Martial arts are comparable to an iceberg in a way. A visible part, impressive by itself, and a hidden part, under water, often much bigger but invisible. The visible part of the iceberg corresponds to the external shape of an art: its techniques, whereas the immersed part corresponds to its deeper principles, without which the said techniques would not even exist. If this is pretty easy to understand on paper, we can only notice that the great majority of people remain on the upper part of the iceberg, on the surface. And it’s hard to blame them, because the invisible part is by definition not as accessible.
Why do you need to access the deeper layers?
That’s a very legitimate question actually. When I talk about deeper teachings, I think of the way to use the body (among other things), and so learning how to move in a specific way, that differs from what we ordinarily do. Not all martial arts work on this modification, and that does not make them irrelevant. Thai boxing is a good example, as it doesn’t focus on modifying the way one uses his body, but no one would question its efficiency.
Why then modifying the way we move? A few reasons. First is context. Bujutsu implies to be able to respond to an attack launched by people who are stronger than us, or more numerous, or who attack us by surprise or in a difficult situation. The context highly differs from that of combative sports where the existence of common rules and weight categories bring us in a “known” territory. The second reason, linked to the first is that ageing is not playing well for us, and that getting older will necessarily have a toll on our physical abilities. Deeper teachings are a response to this diminution of our athletic capabilities.
In the case of Bujutsu, I am convinced that many of them were conceived for people moving in a certain way. Copying the external form of a technique is indeed a starting point (the first of the Shu Ha Ri process) but copying a form will only bring limited results. When I met Akuzawa sensei for the first time, I was not only surprised that my techniques did not have any effect on him, I was also taken aback as his techniques were “wrong” according to my execution criteria, but unstoppable nonetheless, letting me to realize this was not an angle or technical detail issue, but really “something more”. Beyond the use of the body, Koryu tend to have a particular “taste” that differs between the schools. That is also the case of modern schools that have heavily been influenced by Koryu, and here I think particularly of Aunkai and Kishinkai Aikido, two schools that are extremely different but both have a unique taste. On the other hand, it’s common to meet practitioners, even advanced, whose practice has no taste. Techniques are there but feel empty, technical curriculum could be wide, but nothing seems to act as a common link.
From there, if looking for deeper teachings is not a must, I believe these teachings are the key to truly understand what we do and to go beyond the simple choreography of movements, as good looking as it could be.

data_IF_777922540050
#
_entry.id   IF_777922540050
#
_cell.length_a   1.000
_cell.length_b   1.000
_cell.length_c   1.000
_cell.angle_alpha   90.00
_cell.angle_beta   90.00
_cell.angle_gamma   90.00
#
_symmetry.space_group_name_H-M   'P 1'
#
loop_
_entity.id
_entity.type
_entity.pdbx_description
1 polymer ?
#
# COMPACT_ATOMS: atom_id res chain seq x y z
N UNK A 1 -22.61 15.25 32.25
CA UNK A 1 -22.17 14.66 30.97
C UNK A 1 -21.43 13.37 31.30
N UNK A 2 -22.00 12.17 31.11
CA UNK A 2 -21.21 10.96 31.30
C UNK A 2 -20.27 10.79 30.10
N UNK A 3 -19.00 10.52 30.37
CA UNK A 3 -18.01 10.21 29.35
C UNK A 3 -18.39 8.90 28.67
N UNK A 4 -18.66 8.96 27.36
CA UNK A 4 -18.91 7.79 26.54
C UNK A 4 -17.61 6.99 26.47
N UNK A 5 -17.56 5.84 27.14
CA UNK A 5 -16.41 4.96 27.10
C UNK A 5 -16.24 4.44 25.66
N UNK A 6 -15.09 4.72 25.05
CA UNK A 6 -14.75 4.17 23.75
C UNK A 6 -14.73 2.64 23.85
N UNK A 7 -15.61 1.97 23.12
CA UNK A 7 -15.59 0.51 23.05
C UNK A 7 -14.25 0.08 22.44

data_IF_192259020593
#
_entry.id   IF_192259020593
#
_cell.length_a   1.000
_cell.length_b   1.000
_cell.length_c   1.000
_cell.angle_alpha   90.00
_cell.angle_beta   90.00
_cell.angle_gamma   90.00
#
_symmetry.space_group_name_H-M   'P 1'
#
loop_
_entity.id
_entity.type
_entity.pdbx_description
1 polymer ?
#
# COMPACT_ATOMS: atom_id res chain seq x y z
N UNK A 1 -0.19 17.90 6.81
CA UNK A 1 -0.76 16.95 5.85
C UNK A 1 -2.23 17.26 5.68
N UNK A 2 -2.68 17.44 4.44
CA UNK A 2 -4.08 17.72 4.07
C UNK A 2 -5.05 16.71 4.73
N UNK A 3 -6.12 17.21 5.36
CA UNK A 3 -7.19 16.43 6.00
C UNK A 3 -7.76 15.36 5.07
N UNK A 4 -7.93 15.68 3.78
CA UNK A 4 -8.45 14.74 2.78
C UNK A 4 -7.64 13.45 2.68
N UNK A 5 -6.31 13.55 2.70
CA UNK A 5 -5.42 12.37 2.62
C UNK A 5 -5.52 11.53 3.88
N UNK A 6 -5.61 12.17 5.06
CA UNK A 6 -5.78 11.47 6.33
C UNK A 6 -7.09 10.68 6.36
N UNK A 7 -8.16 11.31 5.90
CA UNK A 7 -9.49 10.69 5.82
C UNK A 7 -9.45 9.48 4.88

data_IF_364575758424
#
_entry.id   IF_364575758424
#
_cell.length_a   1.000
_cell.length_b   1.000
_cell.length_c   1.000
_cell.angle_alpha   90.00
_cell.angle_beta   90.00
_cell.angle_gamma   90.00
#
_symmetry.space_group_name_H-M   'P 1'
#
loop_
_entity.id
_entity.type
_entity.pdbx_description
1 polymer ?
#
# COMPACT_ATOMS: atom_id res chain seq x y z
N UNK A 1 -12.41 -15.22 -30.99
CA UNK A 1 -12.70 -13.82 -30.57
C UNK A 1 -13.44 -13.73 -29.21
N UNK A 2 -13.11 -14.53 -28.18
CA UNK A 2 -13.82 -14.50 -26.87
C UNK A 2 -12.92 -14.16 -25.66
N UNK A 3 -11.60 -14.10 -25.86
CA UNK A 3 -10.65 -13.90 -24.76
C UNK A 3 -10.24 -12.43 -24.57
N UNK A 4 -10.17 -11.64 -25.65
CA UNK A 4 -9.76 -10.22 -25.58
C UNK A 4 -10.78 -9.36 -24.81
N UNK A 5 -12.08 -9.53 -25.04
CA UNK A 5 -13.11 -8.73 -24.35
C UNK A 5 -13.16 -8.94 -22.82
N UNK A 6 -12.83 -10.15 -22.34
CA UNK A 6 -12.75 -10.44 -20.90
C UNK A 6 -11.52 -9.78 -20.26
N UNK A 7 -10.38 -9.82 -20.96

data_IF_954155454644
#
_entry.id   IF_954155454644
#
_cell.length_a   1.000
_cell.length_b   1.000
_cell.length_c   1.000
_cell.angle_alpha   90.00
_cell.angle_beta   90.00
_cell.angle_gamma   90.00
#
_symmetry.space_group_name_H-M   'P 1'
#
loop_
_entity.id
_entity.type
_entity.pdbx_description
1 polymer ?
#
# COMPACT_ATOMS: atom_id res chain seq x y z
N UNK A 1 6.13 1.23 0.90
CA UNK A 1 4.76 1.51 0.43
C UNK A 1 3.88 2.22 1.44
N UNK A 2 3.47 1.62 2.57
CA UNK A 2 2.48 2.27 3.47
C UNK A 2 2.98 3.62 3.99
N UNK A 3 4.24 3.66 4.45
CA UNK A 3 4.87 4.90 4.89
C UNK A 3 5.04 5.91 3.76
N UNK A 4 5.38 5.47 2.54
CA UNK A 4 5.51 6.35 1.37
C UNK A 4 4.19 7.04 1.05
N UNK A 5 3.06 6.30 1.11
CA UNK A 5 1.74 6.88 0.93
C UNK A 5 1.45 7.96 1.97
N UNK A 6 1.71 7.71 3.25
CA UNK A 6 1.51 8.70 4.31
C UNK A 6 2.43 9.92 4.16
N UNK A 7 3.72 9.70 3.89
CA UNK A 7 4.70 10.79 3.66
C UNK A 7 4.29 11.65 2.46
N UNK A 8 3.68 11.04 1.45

How to get there?
That’s the 1 million dollar question. Two options: finding the hidden elements by yourself or finding someone who could teach you.
Working it out on your own is a rather daunting task, as it implies searching, failing, searching again, failing once more, and finally understanding what works and what doesn’t. That’s clearly a laborious and rather inefficient process, even more so if you start from scratch. If “stealing the technique” is often mentioned, it needs to be stolen from someone, it’s not a question of spending three years alone on top of the mountain, having a satori and suddenly being able to do it. A great sense of observation is obviously necessary to make that happen, Mitori Geiko was and is still today one of the ways to get it.
Having a teacher is probably the fastest and most efficient method, as having someone who’s already been through that journey and can help you take the right path directly can be a real time saver. A teacher also enables you to receive the technique, get the feeling of it, and get hands-on corrections. If YouTube is a great tool to get new ideas, nothing replaces direct teaching. However, finding someone with these skills, and actually able to transmit them is not that easy. Examples of skilled people unable to transmit are common, but people who have both exist if you look hard enough.
In both cases, the only thing that will enable you to access a deeper practice is work. Finding the best teacher will bring no result if you don’t have a committed practice and if you don’t put yourself constantly in question. Being a “student of” is not and has never been a guarantee of anything. Skills come from a very deep sense of observation, and a never ending work to understand the principles and assimilating them physically.